Can Head Lice be Transmitted Between Kids and Pets?

Searching dog for ectoparasites

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If you’ve ever had to deal with your child coming home from school with a case of head lice, it’s no wonder that you want to be sure your entire family is protected from transmission, furry family members included. Eradicating lice from your home and family is a serious undertaking, similar to battling a flea infestation, and understanding how lice are transmitted is key to destroying these pests. 

Can kids and pets give each other head lice?

While you may wonder if the stray cat you took in gave your child a case of head lice, or if your kid will pass along her lice to the dog, don’t worry. Lice are a species-specific parasite, and only feed off their chosen species. So, while your child’s head lice may pass to you, your pet will not be infected. Human lice need human blood to survive, while dog lice need dog blood, and so on. 

Besides, your child is more likely to contract head lice from school than your pet is to get lice from its environment, as dog and cat lice are relatively uncommon. Although you may be tempted to separate your pets and children if you’ve been notified of a lice infestation at school, there is no need to worry about transmission between your two- and four-legged children. On the other hand, you need to be careful about transmission from your child to you, but you can still snuggle your pet and remain safe. 

Human body louse, female, France
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Lice in people

Although there is a negative stereotype surrounding head lice as being caused by poor hygiene, that is not the case with people. Lice are highly contagious and can spread easily in schools, daycares, and playgroups from head-to-head contact and as children share hats, hairbrushes and hair accessories. Adults rarely contract head lice from other adults, unless they live together, especially if they are battling their child’s head lice case. 

A complaint of an itchy head or a tickling feeling in their head is often the first sign of lice you’ll notice in your child. Upon closer inspection, you’ll likely discover tiny white dots clinging to the hair shafts, which are the nits or lice eggs. You’ll also notice the nymph and adult stages, which are gray and mobile, with the adults being slightly larger—about the size of a sesame seed.  

To eradicate lice from your child’s scalp, you must follow a strict regimen of special shampoos and combing to remove nits, nymphs, and adults. Thoroughly washing your child’s bedding, soft toys, and clothing will help kill this parasite, in addition to vacuuming the areas where your child sits and plays. 

Lice in pets

While lice in people are not the result of poor hygiene, pets and other animals often pick up lice from unsanitary living conditions. Infestation on pets is usually seen on debilitated, stray, feral, or shelter animals in poor conditions, not household pets who receive proper care. Lice can be transmitted easily in animal shelters that lack proper disinfection methods, grooming facilities that fail to sanitize their equipment, or pet stores with poor living conditions.

For pets who contract a lice infection, dogs may play host to one species of bloodsucking lice and two species of chewing lice, while cats only attract one species of chewing lice. Regardless of the type of lice your pet has, she will become itchy, causing her to rub, chew, and scratch at the affected area, which leads to a matted, rough coat. Your dog may also become infected with tapeworms, as one form of chewing lice can also transmit these parasites.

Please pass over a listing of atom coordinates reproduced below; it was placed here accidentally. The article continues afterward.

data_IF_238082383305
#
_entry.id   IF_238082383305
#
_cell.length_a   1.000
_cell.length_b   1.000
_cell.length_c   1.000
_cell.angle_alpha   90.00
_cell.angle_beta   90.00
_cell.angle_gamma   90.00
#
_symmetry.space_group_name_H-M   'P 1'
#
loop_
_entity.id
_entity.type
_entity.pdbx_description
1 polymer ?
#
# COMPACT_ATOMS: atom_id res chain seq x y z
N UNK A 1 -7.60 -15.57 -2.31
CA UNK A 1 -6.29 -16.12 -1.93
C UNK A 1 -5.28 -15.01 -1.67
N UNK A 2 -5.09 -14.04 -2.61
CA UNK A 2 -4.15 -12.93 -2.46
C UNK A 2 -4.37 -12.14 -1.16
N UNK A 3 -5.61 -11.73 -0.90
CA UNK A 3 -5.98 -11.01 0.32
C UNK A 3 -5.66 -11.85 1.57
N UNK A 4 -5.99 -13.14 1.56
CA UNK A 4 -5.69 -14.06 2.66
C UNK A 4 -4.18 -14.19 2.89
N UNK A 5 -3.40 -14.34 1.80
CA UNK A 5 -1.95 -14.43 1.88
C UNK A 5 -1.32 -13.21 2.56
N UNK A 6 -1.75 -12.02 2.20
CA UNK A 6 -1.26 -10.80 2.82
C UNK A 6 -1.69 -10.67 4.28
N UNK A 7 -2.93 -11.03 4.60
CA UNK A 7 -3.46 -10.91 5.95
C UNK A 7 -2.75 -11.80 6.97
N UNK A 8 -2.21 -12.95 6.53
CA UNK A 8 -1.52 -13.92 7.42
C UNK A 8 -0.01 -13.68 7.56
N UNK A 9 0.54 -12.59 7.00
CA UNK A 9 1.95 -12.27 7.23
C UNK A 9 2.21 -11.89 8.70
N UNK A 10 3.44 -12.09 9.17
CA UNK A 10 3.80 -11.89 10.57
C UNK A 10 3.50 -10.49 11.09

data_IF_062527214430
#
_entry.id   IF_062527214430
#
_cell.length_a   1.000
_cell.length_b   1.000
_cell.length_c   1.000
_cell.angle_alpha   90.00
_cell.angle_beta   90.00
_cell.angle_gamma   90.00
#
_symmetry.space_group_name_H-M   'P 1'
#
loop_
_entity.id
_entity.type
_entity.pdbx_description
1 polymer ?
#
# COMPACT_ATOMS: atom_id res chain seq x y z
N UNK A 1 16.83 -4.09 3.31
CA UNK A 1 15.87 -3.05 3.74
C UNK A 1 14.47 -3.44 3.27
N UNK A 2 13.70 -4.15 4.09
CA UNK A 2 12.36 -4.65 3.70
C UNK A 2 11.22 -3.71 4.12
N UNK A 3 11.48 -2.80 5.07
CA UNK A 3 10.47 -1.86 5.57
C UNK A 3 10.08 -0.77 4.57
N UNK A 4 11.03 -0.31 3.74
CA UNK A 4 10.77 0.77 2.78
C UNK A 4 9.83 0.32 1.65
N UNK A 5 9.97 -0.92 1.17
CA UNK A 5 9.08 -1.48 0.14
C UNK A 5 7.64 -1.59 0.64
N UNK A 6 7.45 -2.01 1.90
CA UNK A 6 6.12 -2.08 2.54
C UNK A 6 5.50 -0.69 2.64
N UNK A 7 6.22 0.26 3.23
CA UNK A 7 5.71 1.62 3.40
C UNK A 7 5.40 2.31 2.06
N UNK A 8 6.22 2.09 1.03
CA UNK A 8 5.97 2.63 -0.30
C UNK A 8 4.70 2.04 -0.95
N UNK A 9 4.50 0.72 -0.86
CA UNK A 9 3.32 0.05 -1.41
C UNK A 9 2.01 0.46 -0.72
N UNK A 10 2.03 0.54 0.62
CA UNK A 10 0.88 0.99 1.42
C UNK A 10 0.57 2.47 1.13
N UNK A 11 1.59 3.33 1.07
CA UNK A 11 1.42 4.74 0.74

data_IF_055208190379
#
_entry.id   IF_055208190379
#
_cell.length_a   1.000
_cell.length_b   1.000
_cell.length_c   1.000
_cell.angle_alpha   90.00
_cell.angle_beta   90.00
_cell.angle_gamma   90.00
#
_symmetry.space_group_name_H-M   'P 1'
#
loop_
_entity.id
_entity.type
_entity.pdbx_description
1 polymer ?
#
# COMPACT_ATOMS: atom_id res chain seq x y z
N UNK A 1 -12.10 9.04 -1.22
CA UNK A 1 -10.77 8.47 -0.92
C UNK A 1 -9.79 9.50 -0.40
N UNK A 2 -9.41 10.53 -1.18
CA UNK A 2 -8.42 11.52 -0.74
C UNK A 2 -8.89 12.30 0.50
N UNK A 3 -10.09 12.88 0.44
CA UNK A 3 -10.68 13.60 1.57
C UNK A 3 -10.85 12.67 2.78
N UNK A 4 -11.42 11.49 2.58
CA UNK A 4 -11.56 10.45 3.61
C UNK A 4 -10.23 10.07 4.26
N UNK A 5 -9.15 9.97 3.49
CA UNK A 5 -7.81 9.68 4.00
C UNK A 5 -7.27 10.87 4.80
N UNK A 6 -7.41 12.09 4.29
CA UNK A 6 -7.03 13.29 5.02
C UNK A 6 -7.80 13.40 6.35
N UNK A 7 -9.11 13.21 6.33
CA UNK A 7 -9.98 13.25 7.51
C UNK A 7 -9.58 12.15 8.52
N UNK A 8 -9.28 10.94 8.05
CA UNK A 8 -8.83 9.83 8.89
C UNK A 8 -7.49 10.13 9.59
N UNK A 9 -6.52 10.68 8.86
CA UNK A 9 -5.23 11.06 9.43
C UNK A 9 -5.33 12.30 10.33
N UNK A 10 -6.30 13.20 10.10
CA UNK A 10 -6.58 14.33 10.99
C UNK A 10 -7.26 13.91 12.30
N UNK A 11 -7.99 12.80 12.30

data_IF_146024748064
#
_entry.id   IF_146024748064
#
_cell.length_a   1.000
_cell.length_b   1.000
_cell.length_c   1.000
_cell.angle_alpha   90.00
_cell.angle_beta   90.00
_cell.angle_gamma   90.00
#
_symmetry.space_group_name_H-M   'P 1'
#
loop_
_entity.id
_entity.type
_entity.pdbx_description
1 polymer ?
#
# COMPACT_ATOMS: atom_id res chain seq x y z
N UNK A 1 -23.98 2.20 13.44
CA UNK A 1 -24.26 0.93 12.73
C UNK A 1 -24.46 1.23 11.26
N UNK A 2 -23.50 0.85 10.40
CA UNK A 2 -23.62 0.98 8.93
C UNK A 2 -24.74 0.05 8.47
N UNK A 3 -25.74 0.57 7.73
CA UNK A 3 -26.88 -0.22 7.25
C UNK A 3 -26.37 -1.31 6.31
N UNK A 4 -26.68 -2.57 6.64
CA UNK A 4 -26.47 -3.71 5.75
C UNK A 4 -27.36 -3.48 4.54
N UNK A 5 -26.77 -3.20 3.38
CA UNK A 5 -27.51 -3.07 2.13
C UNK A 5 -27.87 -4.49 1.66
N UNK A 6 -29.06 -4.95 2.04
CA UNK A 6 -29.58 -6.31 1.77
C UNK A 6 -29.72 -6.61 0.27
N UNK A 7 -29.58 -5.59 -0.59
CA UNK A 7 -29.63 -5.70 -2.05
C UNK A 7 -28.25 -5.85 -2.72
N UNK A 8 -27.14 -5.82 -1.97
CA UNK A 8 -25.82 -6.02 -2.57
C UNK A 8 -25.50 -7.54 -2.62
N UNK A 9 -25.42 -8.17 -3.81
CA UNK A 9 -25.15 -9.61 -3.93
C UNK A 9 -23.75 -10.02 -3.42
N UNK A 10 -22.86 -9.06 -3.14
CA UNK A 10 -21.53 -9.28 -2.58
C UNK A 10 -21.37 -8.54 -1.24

If you notice your pet itching, chewing, and scratching, schedule a veterinary visit to determine the cause. Although your pet’s lice cannot be transmitted to your child, diagnosis and treatment is still necessary to soothe your pet’s discomfort. Depending on the cause of your pet’s itching, your veterinarian may prescribe topical treatments, such as shampoos, sprays, or spot-on flea and tick preventives. At home, you’ll need to wash and sanitize your pet’s bedding, keep her separate from other pets of the same species, and disinfect brushes and combs used on your pet. Don’t forget to clean the carpet and furniture where your pet spends most of her time as well, ideally with a steam cleaner. 

If your pet has lice and your child snuggles your pup or kitty, she may have a louse or nit fall on her.

Fortunately, since lice are species-specific parasites, the opportunistic louse on your child or pet will soon die without an appropriate meal. 

How you can prevent your family from getting lice

Since lice can take weeks to fully eradicate from your family and your home, prevention is much simpler than treatment. For your children, prevent them from sharing hats, brushes, helmets, and hair accessories with other kids. For your pets, investigate your grooming and boarding facilities to ensure they are clean and thoroughly disinfected between each pet. With proper management techniques, you’re likely to avoid a lice infestation in your pet. But, you may not be so lucky with your child, as they’re more prone to sharing, whether it’s a cold, flu, or lice case.

Article Sources
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  1. Head Lice: Treatment Frequently Asked Questions (FAQs). Centers for Disease Control and Prevention

  2. Head Lice: Frequently Asked Questions (FAQs). Centers for Disease Control and Prevention

  3. Lice of Dogs. Merck Vet Manual. Updated June 2018.